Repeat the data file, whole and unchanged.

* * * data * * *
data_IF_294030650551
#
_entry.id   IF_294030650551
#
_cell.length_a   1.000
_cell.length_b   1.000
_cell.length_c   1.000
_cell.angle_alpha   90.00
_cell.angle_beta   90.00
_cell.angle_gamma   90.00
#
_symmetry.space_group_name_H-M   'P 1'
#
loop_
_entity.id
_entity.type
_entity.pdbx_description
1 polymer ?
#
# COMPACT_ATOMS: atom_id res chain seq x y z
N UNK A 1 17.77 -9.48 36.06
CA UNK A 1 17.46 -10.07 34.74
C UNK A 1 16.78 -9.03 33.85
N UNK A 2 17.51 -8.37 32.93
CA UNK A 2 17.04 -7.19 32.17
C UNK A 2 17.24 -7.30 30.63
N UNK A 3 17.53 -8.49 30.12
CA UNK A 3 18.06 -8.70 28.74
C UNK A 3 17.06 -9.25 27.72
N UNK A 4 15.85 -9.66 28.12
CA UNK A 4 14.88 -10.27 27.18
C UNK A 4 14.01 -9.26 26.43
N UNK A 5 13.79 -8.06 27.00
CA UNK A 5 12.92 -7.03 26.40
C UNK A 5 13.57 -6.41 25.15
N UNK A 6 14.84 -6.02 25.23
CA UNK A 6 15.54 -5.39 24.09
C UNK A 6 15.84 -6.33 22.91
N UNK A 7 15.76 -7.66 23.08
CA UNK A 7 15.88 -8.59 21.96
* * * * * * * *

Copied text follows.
data_IF_294030650551
#
_entry.id   IF_294030650551
#
_cell.length_a   1.000
_cell.length_b   1.000
_cell.length_c   1.000
_cell.angle_alpha   90.00
_cell.angle_beta   90.00
_cell.angle_gamma   90.00
#
_symmetry.space_group_name_H-M   'P 1'
#
loop_
_entity.id
_entity.type
_entity.pdbx_description
1 polymer ?
#
# COMPACT_ATOMS: atom_id res chain seq x y z
N UNK A 1 17.77 -9.48 36.06
CA UNK A 1 17.46 -10.07 34.74
C UNK A 1 16.78 -9.03 33.85
N UNK A 2 17.51 -8.37 32.93
CA UNK A 2 17.04 -7.19 32.17
C UNK A 2 17.24 -7.30 30.63
N UNK A 3 17.53 -8.49 30.12
CA UNK A 3 18.06 -8.70 28.74
C UNK A 3 17.06 -9.25 27.72
N UNK A 4 15.85 -9.66 28.12
CA UNK A 4 14.88 -10.27 27.18
C UNK A 4 14.01 -9.26 26.43
N UNK A 5 13.79 -8.06 27.00
CA UNK A 5 12.92 -7.03 26.40
C UNK A 5 13.57 -6.41 25.15
N UNK A 6 14.84 -6.02 25.23
CA UNK A 6 15.54 -5.39 24.09
C UNK A 6 15.84 -6.33 22.91
N UNK A 7 15.76 -7.66 23.08
CA UNK A 7 15.88 -8.59 21.96